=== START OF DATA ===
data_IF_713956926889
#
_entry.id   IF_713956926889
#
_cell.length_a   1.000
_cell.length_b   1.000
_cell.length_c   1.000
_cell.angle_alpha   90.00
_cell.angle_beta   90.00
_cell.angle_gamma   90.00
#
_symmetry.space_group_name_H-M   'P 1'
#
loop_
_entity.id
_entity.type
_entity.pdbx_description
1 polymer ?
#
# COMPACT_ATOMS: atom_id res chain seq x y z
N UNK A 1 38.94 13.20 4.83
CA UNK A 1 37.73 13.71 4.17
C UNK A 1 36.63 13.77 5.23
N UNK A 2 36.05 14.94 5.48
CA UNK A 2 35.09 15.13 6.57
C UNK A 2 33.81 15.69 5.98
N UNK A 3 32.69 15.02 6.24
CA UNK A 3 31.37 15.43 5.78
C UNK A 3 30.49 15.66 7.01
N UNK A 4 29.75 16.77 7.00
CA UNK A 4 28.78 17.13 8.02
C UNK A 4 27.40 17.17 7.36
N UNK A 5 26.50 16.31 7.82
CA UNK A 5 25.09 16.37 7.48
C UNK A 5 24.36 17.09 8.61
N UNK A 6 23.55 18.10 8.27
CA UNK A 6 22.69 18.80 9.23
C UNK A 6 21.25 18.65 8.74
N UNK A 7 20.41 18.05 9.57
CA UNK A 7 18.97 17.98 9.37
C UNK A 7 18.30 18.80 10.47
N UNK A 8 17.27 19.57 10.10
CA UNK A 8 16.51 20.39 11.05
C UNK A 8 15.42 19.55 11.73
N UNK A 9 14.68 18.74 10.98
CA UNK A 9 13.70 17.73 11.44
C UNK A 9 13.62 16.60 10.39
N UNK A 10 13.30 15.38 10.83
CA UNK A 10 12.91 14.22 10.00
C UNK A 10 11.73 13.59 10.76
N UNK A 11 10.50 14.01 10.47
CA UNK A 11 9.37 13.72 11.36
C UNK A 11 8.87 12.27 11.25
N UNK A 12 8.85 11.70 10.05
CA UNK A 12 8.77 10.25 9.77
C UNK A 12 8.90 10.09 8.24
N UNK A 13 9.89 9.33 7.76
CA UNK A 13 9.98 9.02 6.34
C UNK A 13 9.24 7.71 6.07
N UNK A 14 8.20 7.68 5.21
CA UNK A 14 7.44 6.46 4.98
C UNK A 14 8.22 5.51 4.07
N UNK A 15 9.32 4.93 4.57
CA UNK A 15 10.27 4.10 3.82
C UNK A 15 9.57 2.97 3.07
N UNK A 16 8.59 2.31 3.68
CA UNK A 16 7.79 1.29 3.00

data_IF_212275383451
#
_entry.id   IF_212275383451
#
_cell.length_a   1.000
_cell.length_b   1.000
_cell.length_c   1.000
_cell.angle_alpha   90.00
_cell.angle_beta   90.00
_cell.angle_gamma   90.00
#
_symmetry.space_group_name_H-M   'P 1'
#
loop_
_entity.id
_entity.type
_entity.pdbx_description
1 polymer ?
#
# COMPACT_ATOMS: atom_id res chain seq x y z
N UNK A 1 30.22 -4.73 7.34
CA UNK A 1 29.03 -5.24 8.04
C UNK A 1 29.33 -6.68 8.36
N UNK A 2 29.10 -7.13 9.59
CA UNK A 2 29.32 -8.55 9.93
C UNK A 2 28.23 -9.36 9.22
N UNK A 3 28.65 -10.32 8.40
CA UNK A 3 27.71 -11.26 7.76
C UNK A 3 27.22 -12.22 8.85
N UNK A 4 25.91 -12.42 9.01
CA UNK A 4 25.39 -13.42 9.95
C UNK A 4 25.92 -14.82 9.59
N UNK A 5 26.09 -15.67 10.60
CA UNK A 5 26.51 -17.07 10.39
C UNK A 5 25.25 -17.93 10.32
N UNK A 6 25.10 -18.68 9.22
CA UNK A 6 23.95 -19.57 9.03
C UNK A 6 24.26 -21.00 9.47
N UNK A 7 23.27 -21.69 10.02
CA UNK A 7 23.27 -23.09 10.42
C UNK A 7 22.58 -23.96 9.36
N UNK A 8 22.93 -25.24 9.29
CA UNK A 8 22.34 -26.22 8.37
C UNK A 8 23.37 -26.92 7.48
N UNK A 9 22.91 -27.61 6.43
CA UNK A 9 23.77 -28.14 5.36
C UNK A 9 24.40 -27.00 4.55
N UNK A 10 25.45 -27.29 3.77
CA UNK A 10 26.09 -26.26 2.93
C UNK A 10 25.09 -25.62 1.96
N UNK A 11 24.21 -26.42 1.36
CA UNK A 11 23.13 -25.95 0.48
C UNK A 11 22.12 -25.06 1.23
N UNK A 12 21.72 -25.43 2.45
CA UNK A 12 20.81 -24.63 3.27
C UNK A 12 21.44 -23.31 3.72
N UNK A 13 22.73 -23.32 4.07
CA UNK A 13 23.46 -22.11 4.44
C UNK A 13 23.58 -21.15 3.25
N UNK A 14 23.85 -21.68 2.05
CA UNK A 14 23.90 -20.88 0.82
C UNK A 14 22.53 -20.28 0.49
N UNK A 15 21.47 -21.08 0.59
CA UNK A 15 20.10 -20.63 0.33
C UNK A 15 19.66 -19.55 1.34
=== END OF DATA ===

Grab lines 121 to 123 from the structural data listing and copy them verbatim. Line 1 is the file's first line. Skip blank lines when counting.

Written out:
N UNK A 12 21.72 -25.43 2.45
CA UNK A 12 20.81 -24.63 3.27
C UNK A 12 21.44 -23.31 3.72